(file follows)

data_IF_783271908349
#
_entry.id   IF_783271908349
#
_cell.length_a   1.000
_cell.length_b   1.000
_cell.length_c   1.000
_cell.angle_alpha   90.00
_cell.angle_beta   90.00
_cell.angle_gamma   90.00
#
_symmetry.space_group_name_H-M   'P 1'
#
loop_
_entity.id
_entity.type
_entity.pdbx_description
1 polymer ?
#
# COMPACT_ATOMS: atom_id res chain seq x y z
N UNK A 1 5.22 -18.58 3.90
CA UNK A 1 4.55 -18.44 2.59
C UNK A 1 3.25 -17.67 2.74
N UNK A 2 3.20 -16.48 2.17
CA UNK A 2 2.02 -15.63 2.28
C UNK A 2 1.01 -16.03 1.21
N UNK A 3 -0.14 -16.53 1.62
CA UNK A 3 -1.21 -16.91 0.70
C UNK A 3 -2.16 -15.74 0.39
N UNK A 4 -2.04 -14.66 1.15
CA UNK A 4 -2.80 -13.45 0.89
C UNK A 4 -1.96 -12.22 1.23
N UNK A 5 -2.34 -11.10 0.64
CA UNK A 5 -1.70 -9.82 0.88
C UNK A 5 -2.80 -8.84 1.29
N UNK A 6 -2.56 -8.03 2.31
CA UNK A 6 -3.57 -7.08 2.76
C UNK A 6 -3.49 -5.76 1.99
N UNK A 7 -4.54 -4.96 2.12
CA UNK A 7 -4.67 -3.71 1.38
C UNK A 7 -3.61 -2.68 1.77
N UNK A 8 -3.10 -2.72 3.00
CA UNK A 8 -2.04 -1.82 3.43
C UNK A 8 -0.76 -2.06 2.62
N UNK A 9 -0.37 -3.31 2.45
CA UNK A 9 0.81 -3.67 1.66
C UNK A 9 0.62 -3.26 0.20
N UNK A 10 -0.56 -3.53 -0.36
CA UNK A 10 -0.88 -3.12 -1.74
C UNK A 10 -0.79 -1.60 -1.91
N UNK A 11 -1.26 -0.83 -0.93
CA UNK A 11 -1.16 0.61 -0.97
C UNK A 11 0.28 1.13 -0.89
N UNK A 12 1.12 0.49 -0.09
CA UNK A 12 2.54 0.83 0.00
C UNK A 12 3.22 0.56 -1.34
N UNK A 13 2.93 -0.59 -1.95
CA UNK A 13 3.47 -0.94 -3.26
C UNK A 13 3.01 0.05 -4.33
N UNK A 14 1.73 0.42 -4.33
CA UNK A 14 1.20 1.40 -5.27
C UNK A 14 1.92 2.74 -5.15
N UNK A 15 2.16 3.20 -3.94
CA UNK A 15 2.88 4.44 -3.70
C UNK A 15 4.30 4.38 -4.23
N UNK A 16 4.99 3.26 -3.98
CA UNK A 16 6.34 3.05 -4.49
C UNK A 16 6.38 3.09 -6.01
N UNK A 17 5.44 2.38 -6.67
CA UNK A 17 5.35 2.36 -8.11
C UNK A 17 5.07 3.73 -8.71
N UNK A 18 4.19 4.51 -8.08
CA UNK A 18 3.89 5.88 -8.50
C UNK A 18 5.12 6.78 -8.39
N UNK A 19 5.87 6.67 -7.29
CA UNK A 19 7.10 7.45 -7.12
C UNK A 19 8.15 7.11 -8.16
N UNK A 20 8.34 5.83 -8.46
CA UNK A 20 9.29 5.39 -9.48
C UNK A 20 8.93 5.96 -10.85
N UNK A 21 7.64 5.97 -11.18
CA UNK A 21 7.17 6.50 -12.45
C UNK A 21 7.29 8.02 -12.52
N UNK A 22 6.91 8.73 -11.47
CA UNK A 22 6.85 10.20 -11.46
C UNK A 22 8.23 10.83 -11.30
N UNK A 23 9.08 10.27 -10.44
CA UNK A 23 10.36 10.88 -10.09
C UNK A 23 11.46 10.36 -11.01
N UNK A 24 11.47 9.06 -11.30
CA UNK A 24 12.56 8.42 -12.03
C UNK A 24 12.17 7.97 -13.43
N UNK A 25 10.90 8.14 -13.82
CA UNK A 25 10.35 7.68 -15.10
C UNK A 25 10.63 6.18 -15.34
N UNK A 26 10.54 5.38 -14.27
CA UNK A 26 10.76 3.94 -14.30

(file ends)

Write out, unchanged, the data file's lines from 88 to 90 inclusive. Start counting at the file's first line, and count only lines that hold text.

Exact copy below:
CA UNK A 23 10.36 10.88 -10.09
C UNK A 23 11.46 10.36 -11.01
N UNK A 24 11.47 9.06 -11.30